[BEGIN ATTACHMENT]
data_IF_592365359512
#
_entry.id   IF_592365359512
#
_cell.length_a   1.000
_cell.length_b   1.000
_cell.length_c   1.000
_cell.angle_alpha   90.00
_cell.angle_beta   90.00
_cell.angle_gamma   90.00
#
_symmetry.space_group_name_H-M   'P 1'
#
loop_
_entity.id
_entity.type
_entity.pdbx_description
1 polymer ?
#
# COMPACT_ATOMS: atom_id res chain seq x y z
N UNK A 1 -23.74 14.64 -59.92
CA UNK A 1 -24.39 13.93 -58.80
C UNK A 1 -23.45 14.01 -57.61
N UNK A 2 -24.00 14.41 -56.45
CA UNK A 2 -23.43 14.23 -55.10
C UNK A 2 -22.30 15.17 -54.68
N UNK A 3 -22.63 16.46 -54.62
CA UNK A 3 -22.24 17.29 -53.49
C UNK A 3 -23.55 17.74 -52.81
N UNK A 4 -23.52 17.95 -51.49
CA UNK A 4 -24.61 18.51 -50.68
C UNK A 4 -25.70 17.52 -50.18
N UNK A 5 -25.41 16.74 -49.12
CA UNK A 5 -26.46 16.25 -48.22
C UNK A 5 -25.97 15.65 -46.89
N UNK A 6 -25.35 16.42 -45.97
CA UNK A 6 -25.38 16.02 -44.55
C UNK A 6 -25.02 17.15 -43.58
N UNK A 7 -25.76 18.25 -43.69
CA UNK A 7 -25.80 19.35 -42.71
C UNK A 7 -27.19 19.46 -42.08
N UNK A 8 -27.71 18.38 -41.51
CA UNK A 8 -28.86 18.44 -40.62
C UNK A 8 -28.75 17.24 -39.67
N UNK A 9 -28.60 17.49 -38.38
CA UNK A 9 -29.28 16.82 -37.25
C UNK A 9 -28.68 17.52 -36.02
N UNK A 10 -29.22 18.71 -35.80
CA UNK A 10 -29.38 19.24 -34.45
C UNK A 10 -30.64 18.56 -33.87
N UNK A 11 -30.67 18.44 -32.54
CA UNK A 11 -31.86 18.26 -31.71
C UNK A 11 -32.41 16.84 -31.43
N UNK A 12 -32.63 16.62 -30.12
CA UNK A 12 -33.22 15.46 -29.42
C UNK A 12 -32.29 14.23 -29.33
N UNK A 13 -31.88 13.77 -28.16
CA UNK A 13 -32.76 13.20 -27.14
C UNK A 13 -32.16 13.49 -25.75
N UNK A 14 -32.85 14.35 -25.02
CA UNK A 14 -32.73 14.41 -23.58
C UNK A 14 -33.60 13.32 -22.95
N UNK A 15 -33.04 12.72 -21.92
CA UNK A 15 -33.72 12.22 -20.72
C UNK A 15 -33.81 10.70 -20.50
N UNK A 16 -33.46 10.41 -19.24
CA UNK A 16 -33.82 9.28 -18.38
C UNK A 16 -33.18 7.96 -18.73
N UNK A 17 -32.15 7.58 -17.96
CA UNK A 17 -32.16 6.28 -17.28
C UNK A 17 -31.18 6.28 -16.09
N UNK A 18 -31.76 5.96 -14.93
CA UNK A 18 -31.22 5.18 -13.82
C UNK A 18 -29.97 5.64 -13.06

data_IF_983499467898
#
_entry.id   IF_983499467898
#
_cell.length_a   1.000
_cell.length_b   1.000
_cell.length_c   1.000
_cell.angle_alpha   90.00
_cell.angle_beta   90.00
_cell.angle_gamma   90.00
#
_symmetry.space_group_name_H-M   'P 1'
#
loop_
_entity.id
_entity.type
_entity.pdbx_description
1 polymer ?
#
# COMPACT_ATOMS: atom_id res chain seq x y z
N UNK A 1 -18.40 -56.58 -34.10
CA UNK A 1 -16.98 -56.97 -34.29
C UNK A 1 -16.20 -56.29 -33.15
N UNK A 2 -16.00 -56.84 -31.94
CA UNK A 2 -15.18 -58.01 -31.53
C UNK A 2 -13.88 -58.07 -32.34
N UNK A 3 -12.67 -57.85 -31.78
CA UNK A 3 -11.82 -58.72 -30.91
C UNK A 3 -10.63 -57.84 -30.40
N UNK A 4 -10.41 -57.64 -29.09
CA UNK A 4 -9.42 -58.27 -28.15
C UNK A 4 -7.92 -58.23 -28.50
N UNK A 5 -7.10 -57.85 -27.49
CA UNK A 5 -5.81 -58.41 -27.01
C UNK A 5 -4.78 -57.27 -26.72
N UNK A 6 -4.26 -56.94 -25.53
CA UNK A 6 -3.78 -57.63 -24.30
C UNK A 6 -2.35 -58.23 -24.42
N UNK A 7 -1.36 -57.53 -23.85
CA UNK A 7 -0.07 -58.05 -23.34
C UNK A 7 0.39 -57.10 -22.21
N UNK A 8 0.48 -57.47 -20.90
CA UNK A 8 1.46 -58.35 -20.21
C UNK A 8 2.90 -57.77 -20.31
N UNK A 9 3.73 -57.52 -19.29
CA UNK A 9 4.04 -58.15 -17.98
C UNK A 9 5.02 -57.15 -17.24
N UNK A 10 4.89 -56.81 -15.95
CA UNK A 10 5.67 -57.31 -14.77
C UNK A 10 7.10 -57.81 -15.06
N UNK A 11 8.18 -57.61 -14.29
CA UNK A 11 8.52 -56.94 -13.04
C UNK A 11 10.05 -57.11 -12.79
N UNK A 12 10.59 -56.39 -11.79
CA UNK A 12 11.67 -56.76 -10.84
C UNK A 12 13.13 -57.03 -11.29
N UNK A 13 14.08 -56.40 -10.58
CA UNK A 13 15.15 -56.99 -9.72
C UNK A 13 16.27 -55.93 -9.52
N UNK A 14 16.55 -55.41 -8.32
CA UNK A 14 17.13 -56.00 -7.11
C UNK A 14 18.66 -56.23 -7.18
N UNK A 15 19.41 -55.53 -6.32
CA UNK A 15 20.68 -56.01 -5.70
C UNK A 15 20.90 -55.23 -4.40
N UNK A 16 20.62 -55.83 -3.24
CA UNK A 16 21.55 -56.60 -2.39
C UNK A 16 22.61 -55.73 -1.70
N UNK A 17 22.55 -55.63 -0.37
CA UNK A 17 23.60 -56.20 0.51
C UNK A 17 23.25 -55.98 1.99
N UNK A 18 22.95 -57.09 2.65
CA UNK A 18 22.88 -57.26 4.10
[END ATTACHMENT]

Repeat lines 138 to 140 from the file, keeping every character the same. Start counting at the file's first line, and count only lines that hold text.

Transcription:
CA UNK A 15 20.68 -56.01 -5.70
C UNK A 15 20.90 -55.23 -4.40
N UNK A 16 20.62 -55.83 -3.24